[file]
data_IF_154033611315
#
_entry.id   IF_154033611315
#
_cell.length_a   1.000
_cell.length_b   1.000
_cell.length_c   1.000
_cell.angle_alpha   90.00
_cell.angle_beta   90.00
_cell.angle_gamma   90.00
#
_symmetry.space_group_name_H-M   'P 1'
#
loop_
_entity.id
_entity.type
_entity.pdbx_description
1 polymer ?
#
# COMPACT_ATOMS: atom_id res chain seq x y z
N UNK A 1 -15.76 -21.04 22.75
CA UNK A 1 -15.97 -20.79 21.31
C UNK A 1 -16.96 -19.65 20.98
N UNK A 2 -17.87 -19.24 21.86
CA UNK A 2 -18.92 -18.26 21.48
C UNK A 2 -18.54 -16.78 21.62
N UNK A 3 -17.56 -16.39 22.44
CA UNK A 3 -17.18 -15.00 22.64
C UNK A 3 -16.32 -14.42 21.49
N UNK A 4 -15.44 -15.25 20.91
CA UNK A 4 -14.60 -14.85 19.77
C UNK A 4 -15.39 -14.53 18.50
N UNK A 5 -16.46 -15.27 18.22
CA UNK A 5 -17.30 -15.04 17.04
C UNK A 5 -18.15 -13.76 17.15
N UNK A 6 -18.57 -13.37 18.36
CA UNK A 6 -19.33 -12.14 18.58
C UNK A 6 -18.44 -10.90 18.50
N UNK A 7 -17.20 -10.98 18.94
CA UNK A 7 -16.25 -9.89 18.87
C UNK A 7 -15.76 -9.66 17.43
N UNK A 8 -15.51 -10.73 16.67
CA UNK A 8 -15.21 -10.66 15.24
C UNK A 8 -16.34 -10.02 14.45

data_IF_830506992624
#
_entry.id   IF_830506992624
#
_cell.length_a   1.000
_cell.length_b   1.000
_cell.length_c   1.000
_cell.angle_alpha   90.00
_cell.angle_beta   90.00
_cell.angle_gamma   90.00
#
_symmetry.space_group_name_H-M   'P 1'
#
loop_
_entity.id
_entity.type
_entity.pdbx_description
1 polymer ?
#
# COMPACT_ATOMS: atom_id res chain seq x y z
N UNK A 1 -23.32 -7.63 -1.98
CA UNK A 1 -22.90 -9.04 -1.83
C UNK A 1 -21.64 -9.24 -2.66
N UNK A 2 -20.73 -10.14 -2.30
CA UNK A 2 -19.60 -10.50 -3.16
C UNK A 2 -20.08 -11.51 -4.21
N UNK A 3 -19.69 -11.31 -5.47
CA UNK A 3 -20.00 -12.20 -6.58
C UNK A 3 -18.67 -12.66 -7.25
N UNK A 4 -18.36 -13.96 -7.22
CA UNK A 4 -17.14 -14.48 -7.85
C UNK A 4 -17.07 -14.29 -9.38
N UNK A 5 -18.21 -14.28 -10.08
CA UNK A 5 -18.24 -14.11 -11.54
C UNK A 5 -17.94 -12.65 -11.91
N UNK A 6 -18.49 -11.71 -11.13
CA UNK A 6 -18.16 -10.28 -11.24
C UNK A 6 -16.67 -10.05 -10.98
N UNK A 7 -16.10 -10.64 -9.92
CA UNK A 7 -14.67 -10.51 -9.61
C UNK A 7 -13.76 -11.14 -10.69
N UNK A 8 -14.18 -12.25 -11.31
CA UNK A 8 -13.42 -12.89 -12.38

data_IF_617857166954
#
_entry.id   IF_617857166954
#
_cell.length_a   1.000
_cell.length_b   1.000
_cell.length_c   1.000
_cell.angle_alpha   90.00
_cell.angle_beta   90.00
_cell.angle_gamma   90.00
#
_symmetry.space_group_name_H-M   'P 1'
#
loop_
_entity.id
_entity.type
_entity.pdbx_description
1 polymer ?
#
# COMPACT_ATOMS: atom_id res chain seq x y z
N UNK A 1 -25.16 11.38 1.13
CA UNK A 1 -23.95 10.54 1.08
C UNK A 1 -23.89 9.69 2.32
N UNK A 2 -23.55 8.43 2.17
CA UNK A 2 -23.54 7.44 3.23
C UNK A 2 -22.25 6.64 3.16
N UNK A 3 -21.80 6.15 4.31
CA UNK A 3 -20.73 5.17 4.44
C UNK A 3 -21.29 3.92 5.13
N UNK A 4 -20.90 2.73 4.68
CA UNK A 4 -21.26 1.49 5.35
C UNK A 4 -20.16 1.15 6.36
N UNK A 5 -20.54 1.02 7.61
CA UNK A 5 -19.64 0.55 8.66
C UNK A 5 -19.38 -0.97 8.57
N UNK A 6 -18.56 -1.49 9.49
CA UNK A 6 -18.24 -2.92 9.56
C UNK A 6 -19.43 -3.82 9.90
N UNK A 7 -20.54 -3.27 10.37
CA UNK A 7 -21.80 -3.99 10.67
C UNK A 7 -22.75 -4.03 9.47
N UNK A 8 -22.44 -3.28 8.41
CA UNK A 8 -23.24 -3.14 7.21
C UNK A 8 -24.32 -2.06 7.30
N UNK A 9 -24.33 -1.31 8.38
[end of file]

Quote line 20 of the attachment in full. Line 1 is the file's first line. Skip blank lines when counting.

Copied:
# COMPACT_ATOMS: atom_id res chain seq x y z